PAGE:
To seal leaks properly on flutes, a procedure is used which is called "partial shimming". This involves the use of little pieces of paper of different thicknesses (shims), placed under the pad where there is a depression in the pad or tone hole. These pieces, generally 1/16" to 1/2" in size vary in thickness from .001" to .006" approximately. A tiny piece, like a pie slice, is placed or glued on the back of a pad or whole round shim, and when done properly will help to close the gap between pad and tone hole.
These gaps are caused by a not so flat pad, or a not so level tone hole.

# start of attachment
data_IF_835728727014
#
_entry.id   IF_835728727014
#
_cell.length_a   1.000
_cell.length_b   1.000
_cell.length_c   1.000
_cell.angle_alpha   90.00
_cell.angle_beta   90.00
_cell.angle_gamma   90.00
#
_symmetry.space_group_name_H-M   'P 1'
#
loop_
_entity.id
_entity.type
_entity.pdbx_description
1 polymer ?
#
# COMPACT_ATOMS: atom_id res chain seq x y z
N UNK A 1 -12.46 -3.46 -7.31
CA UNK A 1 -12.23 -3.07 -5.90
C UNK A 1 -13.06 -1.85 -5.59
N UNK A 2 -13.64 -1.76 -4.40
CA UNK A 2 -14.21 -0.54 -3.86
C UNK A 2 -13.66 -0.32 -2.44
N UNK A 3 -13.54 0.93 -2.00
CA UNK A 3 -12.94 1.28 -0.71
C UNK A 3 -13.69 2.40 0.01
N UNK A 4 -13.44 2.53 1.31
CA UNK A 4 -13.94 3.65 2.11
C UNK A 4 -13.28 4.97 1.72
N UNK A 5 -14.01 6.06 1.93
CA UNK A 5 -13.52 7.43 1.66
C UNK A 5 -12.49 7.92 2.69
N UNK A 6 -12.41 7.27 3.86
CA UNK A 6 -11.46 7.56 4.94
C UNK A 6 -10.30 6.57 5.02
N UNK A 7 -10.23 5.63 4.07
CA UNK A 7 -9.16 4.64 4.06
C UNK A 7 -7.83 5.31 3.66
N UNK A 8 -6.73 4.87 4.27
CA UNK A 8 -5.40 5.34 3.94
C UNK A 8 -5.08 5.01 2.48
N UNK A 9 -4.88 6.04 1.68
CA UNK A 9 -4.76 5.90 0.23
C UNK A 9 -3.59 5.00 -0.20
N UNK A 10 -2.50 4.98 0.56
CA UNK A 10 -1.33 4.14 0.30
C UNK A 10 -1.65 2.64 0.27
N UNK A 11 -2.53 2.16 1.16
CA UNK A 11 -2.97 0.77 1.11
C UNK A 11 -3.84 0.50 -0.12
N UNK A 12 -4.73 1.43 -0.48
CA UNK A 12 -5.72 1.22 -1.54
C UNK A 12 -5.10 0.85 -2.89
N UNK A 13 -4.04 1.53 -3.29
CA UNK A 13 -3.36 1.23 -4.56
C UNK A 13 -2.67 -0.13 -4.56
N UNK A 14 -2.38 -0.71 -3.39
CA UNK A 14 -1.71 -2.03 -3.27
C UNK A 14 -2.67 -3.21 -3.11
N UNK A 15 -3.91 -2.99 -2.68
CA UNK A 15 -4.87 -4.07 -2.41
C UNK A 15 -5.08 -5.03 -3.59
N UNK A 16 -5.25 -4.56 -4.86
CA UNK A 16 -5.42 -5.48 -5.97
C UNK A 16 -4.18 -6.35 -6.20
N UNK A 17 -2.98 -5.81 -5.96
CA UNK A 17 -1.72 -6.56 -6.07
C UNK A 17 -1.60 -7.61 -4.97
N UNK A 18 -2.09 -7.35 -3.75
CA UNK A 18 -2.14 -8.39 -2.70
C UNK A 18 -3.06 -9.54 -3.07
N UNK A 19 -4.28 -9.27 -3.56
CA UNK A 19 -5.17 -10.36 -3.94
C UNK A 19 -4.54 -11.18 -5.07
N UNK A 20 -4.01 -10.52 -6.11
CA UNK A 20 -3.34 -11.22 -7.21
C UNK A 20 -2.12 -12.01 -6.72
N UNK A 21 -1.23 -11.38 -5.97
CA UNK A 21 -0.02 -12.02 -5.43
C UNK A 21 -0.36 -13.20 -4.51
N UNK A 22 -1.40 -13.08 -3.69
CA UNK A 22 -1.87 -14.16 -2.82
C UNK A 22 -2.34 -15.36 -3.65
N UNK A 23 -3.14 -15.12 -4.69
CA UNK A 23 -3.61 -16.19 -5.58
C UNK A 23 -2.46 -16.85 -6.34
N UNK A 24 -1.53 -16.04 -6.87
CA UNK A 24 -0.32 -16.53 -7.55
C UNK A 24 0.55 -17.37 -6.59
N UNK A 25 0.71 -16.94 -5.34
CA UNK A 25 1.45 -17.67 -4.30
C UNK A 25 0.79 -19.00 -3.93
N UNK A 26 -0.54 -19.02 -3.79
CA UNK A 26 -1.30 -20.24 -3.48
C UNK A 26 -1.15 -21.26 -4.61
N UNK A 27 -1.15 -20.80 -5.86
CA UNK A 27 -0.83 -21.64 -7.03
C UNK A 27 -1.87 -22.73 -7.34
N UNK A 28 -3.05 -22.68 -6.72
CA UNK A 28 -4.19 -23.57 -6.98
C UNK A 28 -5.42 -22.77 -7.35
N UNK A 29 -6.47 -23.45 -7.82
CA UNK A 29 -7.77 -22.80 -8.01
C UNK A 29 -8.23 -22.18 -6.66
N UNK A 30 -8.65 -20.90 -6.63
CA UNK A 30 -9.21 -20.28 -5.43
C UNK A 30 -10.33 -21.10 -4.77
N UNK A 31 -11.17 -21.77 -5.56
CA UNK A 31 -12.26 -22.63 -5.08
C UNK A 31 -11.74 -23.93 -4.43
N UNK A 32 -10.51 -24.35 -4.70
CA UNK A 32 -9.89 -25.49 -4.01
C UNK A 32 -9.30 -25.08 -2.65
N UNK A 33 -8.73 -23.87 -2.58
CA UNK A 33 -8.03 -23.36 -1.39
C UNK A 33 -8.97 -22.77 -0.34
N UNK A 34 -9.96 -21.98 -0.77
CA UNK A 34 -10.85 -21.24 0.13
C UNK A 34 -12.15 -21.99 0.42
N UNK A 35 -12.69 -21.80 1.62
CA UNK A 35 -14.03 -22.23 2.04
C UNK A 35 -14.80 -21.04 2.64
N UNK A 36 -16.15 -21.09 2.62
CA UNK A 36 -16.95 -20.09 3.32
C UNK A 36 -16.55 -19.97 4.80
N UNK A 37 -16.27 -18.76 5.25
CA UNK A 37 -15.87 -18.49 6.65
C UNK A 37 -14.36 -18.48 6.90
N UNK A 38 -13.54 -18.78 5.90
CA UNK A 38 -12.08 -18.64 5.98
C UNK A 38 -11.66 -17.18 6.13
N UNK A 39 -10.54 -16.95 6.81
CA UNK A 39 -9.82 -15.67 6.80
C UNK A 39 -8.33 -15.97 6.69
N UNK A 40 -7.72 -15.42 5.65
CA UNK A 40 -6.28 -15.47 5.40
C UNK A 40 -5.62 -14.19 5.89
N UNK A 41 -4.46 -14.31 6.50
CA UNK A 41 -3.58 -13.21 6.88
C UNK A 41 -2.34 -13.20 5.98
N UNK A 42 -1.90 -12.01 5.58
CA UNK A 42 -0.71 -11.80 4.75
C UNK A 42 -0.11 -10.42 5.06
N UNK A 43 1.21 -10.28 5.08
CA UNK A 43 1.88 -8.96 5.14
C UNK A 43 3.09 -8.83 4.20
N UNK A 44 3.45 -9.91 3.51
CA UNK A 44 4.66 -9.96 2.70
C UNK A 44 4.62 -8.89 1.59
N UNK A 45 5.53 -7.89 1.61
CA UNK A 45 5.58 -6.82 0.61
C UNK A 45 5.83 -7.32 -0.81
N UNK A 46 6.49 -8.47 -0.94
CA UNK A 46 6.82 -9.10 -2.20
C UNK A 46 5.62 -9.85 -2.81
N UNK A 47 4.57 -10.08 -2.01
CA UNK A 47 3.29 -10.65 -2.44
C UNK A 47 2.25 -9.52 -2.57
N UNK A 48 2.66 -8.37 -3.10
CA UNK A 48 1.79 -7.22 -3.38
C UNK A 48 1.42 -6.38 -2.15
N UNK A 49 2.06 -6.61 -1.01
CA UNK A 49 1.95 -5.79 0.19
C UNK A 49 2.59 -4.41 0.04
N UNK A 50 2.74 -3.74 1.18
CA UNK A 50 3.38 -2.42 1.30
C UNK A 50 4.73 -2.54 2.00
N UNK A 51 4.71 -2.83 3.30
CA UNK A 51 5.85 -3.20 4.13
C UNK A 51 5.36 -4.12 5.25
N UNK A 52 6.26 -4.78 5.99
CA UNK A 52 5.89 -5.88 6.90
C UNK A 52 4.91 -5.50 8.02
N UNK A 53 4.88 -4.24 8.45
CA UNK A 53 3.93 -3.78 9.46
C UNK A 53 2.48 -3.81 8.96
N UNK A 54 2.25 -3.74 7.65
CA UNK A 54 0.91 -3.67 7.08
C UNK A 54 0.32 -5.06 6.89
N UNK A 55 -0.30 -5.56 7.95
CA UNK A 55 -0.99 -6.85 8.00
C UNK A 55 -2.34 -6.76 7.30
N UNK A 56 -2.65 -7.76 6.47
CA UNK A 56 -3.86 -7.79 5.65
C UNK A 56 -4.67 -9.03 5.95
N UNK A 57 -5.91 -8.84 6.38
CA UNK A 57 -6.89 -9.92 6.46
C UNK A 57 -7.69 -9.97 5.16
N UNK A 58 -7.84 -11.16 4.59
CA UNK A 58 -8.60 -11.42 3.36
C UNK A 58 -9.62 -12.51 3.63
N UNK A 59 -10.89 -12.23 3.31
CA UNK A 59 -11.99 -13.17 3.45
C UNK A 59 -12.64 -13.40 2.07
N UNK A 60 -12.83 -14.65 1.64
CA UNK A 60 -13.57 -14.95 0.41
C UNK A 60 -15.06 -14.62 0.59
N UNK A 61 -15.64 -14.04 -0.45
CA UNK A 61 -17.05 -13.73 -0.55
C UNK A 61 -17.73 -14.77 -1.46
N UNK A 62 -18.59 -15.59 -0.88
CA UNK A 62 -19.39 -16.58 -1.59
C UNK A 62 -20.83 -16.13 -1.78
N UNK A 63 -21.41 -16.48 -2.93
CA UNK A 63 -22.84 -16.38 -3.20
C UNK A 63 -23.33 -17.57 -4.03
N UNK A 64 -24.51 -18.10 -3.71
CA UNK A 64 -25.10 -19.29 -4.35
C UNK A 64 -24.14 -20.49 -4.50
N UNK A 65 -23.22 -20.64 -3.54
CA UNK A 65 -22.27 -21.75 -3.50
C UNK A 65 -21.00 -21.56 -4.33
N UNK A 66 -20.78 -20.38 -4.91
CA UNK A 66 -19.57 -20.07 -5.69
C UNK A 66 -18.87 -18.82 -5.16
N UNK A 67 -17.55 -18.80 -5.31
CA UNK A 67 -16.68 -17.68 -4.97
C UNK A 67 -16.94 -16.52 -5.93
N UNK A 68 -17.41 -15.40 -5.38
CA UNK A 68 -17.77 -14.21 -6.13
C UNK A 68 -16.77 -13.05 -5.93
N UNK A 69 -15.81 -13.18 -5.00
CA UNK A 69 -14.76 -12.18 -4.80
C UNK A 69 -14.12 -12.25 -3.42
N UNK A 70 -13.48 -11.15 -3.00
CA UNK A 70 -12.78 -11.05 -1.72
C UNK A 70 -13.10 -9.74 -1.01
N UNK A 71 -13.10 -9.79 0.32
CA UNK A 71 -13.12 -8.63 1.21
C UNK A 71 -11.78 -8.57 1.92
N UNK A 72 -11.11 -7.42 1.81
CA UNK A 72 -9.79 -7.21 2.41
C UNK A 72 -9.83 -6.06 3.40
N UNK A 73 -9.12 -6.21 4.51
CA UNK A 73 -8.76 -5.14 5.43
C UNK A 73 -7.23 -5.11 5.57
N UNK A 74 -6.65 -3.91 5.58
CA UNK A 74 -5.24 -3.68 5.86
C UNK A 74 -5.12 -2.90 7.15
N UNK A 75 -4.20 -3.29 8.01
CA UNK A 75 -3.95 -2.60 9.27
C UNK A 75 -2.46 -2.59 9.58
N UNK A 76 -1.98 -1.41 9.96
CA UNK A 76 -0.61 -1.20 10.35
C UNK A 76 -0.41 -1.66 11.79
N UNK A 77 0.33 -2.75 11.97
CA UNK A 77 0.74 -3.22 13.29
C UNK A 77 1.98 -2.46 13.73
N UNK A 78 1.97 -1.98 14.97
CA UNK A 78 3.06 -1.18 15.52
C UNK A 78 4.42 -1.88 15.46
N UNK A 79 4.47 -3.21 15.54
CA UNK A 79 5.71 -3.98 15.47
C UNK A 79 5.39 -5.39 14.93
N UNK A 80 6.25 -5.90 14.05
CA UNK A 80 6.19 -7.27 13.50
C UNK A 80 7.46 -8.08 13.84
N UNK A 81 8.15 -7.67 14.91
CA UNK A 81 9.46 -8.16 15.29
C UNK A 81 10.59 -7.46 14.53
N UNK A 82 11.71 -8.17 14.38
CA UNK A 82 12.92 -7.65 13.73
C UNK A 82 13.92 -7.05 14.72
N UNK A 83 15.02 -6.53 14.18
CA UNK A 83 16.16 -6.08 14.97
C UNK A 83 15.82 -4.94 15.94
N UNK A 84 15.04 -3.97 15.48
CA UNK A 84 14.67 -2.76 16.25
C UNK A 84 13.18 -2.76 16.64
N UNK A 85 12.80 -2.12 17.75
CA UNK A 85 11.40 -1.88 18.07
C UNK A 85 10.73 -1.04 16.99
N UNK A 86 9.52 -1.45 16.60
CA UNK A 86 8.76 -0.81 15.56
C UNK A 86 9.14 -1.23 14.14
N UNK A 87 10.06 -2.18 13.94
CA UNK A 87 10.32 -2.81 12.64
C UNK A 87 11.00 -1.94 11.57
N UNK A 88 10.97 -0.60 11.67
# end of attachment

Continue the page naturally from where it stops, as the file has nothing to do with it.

If partial shimming is not done,  the flute is more prone to leak, unless softer, more cushiony pads are used. The soft pads will fill up the leaking areas if it is seated by clamping, but will result in a mushier feel of the instrument, and the leaks will return when the seat disappears over time.
(Soft pads are used on all student flutes, and most commercial flutes under $2000.) 

Setting up any flute with harder pads improves the response,
and helps it stay in adjustment longer, even indefinitely.

Air can also leak through the screws and grommets that hold the pads on. 
I take great pains in sealing these leaks as well.

It can take a whole day or two to repad a flute in this manner.
Longer to set up a flute for the Straubinger pad.